Strata 3D -- Classic Only

Although it isn't native to Mac OS X yet (and runs a little flakily in Classic), Strata 3D is my favorite application to use for creating 3D images. You can build or import a model and render it with one of the best raytracers I've ever used. For many people, having a true 3D application may not seem necessary, but if you are looking for the ultimate tool to create photorealistic images, this is it.

VirtualPC

Sure, VirtualPC isn't as fast as running a real PC, but the fact that I can run multiple (different) installations of Windows makes it a big plus for me. If I'm doing cross-platform work, this is the best application for ensuring my work looks right on any OS. I keep my main Graphics folder shared so that I can easily view it and the contents from VPC.

Hardware

Wacom

Most people are familiar with this popular line of drawing tablets for the Mac. Which one is right for you? Well, that depends on your budget and how often you'll use one. I don't use it very often, and my budget requires that I stick with the $99 Graphire model. The Cintiq model is actually an LCD screen that allows you to draw directly on it; however, this puppy is way out of my budget. I would prefer if Apple released a tablet version of the iBook so I could get both technologies in one solution.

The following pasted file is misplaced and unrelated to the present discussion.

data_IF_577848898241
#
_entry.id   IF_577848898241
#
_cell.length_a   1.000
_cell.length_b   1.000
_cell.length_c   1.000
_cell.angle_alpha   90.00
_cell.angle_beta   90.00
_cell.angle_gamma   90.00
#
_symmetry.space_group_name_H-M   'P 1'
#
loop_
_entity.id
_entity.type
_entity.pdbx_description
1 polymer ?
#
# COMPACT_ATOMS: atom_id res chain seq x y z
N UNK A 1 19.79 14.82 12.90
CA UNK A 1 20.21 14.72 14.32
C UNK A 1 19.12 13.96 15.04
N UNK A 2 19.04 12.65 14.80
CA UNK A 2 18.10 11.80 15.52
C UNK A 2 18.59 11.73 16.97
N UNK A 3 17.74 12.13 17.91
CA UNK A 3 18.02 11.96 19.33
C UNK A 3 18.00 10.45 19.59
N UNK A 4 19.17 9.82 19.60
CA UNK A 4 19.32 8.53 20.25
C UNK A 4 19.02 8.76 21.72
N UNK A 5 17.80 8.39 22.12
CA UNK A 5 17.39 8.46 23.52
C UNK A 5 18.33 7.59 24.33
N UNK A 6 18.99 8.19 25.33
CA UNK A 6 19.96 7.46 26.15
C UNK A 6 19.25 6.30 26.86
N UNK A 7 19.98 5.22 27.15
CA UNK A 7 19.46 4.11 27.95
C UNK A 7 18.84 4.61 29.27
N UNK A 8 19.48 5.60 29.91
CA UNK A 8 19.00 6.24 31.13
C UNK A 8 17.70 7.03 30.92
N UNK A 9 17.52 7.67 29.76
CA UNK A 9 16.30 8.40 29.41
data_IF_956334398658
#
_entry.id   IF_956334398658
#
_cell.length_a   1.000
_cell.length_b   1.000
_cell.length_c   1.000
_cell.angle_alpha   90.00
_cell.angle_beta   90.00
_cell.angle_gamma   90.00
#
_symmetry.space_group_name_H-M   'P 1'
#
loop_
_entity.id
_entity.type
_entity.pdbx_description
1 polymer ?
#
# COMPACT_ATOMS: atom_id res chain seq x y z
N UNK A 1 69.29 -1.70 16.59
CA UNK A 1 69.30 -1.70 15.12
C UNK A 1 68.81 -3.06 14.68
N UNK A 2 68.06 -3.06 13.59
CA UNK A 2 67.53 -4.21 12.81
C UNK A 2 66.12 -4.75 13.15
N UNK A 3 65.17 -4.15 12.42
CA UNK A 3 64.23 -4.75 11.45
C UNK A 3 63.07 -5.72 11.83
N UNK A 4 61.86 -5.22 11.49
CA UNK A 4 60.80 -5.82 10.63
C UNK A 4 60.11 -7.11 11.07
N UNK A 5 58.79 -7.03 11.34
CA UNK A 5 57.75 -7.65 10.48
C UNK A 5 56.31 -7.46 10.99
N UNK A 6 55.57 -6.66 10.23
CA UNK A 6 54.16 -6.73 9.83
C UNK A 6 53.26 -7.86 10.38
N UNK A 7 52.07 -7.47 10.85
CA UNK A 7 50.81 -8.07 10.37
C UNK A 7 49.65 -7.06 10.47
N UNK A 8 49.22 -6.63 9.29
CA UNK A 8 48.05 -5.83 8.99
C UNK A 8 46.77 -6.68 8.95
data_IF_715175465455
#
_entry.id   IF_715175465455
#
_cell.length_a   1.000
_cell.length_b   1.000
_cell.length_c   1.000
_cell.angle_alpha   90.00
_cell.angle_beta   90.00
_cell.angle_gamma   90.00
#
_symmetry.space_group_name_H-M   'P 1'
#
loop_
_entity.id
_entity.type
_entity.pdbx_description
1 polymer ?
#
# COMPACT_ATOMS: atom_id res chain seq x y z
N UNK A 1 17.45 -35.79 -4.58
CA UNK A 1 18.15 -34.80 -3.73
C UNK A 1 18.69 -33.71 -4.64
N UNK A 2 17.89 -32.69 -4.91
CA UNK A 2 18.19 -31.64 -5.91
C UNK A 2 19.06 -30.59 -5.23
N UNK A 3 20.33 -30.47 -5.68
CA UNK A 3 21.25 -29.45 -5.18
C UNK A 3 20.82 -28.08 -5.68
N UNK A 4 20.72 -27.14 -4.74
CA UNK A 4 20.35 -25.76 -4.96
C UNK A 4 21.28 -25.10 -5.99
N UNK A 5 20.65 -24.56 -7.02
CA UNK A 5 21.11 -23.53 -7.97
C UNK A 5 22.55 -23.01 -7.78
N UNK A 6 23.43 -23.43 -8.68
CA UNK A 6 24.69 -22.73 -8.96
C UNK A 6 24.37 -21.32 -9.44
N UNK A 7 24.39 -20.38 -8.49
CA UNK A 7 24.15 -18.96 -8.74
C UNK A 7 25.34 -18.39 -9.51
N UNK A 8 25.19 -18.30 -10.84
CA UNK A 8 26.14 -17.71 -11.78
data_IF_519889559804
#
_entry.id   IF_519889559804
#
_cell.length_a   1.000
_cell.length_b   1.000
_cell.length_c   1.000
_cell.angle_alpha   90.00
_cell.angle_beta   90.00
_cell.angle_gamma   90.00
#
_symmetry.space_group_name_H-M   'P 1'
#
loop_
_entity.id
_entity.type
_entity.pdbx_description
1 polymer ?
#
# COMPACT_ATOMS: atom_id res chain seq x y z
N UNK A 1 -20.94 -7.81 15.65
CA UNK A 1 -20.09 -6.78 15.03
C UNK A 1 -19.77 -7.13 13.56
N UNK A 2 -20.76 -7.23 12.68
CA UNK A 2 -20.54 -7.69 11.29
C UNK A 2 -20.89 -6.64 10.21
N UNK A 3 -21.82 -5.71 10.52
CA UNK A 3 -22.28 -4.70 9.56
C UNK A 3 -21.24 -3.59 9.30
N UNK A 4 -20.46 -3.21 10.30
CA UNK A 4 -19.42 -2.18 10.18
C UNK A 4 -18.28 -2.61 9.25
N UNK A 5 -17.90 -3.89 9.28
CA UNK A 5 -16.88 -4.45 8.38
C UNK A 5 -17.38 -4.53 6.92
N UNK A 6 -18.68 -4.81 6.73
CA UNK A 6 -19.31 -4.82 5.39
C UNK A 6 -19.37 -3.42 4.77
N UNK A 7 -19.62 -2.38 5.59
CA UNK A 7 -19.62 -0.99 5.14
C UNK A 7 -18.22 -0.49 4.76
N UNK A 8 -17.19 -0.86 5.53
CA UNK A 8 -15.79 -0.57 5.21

External HD/CD-RW

I like to keep as much space free on my computer as possible, and I don't trust most removable media. I use external FireWire drives to store the bulk of my images (and my mp3s). I'm intrigued by the new Iomega Peerless drives, but once again, my budget forbids it.

For archiving, you can't beat burning a master copy of your images onto a CD-ROM. The iBook DVD/CD-RW works flawlessly and I can archive a folder in very little time.

Safe

I bought one of those obscene fire safes constructed of steel and concrete. It can be bolted to the floor from the inside. It took three people to get it in the house. I store all of the master copies of my software, the licenses, receipts, and archived CDs in it, just in case. Keep in mind that not every safe can provide enough temperature protection to protect data; be sure you buy one rated to fit your needs. One rule of thumb: if your safe has a handle, it isn't safe. As an added measure of safety, I have my media stored in a case that doesn't conduct heat well.

If you don't have a safe, the next best option is storing your data in a safe deposit box. It's cheaper and safer than expanding your iDrive, but not as convenient.

Scanner

Although I don't use it that often, I do think it is important to have a scanner. I searched for one that would give me the most flexibility with the media I wanted to scan. I settled on a $79 Canon that had a film adapter. In addition to scanning regular media, it can scan negatives, positives, and slides.

Final Thoughts

Each designer's set of tools reflects the working style and personality of that person, as these choices are a reflection of how I like to work. To make this article more valuable, let us know about some of your favorite tools too.

Alan Graham is the creator of the Best of Blogs book series and is a frequent writer on the O'Reilly Network.